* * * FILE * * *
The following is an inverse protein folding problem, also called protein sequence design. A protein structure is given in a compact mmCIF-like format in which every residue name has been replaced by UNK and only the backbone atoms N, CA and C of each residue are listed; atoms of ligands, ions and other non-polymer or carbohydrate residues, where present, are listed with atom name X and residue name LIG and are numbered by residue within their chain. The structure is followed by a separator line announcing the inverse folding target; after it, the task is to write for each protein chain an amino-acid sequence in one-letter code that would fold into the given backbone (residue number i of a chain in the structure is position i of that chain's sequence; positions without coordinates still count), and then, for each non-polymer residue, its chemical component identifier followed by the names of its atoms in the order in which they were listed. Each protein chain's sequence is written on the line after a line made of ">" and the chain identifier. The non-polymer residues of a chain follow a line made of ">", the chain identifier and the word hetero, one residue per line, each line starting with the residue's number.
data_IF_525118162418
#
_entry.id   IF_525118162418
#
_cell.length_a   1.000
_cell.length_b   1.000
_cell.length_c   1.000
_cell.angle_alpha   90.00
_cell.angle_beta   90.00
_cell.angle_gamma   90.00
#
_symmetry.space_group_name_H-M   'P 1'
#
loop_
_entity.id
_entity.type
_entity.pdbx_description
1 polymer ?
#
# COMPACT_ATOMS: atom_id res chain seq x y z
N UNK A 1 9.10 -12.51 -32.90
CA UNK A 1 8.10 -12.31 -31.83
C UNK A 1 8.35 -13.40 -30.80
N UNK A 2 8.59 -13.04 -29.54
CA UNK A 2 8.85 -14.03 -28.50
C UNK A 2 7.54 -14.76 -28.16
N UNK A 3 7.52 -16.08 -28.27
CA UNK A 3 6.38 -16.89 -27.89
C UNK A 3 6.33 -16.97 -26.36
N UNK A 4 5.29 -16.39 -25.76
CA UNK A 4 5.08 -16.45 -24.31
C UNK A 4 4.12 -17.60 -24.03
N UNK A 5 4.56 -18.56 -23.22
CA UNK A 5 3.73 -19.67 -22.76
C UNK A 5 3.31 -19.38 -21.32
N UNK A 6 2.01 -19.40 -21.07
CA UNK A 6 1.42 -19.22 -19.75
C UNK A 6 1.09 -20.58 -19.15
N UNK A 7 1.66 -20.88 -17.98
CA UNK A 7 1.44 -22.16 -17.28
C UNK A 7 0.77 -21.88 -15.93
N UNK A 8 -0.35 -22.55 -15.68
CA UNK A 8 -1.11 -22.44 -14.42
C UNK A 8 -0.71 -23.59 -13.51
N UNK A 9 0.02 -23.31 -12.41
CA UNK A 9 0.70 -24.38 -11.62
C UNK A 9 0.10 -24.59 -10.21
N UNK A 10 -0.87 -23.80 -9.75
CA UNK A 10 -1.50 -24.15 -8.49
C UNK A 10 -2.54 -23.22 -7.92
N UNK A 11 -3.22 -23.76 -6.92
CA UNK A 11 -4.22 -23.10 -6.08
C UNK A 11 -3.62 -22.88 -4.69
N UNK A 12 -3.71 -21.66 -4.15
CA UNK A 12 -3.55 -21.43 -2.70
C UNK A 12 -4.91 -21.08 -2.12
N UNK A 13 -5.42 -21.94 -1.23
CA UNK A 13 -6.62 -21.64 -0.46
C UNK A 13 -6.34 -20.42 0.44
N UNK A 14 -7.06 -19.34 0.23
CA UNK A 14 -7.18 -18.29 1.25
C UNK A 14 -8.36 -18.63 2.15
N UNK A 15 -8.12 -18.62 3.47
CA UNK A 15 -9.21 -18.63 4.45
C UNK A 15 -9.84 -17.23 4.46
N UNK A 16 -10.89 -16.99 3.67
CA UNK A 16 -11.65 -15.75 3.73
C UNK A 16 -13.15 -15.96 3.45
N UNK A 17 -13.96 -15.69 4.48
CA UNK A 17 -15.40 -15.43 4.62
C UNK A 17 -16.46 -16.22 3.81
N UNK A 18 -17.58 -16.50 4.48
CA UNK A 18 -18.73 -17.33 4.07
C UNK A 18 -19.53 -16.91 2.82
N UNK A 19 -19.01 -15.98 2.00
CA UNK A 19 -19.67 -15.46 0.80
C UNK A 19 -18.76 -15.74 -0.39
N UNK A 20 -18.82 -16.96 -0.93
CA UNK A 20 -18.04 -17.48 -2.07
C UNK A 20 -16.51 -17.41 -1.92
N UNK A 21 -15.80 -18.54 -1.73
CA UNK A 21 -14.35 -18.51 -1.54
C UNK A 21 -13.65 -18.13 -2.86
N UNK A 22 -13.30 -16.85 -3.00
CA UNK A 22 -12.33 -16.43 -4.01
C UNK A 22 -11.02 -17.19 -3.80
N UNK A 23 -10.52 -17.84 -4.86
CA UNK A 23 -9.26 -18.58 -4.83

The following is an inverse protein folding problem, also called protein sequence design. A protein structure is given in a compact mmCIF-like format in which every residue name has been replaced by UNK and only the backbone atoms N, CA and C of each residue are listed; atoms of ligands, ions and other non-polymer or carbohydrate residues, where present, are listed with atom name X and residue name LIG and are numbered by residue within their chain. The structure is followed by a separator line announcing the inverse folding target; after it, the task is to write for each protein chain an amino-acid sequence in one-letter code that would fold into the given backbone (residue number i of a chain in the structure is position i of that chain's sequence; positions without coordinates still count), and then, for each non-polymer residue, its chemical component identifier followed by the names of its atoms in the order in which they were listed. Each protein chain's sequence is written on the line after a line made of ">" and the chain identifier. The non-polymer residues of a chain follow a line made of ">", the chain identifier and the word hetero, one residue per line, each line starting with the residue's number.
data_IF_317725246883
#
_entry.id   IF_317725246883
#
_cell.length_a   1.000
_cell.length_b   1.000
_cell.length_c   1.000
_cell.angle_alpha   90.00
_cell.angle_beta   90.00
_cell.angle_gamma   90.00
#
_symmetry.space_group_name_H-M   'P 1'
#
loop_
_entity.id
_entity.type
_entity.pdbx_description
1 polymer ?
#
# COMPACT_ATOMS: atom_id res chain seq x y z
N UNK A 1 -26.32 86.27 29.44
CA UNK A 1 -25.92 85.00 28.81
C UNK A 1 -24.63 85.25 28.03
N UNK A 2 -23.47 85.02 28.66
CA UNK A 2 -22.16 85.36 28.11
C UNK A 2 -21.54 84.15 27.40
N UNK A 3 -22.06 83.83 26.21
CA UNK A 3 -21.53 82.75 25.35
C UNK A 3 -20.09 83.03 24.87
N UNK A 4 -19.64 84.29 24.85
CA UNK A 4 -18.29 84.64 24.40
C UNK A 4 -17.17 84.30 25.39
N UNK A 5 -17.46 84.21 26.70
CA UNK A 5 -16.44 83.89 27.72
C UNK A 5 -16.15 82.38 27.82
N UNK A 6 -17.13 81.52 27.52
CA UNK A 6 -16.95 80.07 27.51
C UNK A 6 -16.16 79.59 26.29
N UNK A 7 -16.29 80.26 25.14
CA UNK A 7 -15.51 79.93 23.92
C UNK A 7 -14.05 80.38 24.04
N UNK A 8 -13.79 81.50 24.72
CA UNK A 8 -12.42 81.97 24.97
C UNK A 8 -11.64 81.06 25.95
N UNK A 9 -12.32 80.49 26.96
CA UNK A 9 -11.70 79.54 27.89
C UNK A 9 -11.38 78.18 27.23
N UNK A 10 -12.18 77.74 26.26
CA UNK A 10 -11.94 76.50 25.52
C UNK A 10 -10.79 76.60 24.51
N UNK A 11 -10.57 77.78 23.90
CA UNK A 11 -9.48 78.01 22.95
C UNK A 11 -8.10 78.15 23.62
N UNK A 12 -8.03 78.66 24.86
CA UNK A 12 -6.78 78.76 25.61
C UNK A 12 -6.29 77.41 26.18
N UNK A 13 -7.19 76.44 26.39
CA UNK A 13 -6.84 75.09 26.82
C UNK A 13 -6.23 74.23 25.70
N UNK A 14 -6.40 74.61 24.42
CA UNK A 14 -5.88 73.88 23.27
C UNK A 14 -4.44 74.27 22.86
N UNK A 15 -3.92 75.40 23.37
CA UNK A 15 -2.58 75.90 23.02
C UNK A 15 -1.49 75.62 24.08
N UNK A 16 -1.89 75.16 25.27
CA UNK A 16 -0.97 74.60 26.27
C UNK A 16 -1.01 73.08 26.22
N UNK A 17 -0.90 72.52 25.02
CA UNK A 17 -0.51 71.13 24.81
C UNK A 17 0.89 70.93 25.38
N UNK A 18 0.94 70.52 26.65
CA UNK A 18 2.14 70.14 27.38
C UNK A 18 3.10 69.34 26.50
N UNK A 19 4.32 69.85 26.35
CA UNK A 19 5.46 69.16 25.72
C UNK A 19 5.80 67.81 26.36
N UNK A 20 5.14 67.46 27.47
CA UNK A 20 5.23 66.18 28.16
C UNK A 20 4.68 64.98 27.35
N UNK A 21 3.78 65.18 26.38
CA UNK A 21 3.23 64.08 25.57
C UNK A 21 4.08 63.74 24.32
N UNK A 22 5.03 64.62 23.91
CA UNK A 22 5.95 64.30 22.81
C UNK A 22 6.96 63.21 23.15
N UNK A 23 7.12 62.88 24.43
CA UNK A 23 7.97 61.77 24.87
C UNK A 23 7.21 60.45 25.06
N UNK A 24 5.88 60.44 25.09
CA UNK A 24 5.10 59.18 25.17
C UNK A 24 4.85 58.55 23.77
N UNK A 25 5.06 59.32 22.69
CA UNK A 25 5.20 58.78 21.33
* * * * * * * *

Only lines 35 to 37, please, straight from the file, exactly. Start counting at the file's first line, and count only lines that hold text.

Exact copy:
CA UNK A 5 3.73 -19.67 -22.76
C UNK A 5 3.31 -19.38 -21.32
N UNK A 6 2.01 -19.40 -21.07